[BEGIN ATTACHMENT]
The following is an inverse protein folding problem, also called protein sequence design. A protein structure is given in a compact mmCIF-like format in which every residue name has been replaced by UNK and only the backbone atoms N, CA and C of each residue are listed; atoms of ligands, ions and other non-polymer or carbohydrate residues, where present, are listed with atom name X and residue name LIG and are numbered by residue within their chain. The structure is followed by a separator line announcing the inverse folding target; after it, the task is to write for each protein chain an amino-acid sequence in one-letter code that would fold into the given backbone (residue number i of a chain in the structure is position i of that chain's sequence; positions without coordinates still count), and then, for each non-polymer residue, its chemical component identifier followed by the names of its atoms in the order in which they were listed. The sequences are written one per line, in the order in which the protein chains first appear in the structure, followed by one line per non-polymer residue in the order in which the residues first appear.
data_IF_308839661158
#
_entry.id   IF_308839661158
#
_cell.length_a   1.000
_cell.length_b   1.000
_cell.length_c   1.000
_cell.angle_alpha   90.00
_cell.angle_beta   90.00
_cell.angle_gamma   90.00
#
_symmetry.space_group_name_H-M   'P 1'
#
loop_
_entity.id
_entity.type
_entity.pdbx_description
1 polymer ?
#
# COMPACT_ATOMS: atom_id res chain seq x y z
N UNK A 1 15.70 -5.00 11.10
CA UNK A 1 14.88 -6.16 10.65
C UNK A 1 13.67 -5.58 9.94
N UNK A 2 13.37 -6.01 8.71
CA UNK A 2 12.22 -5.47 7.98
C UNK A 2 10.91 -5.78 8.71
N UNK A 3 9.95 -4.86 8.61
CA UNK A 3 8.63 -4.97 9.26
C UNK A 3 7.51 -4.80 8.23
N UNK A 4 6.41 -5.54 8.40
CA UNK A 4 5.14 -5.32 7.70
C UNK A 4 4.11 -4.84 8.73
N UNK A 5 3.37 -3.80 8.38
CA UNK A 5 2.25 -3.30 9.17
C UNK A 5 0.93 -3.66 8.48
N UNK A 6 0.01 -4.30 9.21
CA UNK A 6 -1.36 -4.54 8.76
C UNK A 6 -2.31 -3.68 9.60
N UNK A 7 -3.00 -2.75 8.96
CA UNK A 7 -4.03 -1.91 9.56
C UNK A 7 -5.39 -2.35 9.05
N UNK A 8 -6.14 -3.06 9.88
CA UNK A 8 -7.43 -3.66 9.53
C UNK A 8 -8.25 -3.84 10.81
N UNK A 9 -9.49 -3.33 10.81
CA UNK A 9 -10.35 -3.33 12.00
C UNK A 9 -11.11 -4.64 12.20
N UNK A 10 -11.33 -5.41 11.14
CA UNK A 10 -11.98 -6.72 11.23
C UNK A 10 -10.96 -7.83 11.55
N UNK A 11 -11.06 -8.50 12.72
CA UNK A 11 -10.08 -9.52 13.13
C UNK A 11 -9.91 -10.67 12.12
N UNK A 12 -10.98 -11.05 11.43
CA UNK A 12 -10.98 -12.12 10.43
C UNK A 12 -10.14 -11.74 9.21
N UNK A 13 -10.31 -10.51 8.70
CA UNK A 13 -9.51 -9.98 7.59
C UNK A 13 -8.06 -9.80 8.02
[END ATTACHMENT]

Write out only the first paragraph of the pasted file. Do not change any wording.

The following is an inverse protein folding problem, also called protein sequence design. A protein structure is given in a compact mmCIF-like format in which every residue name has been replaced by UNK and only the backbone atoms N, CA and C of each residue are listed; atoms of ligands, ions and other non-polymer or carbohydrate residues, where present, are listed with atom name X and residue name LIG and are numbered by residue within their chain. The structure is followed by a separator line announcing the inverse folding target; after it, the task is to write for each protein chain an amino-acid sequence in one-letter code that would fold into the given backbone (residue number i of a chain in the structure is position i of that chain's sequence; positions without coordinates still count), and then, for each non-polymer residue, its chemical component identifier followed by the names of its atoms in the order in which they were listed. The sequences are written one per line, in the order in which the protein chains first appear in the structure, followed by one line per non-polymer residue in the order in which the residues first appear.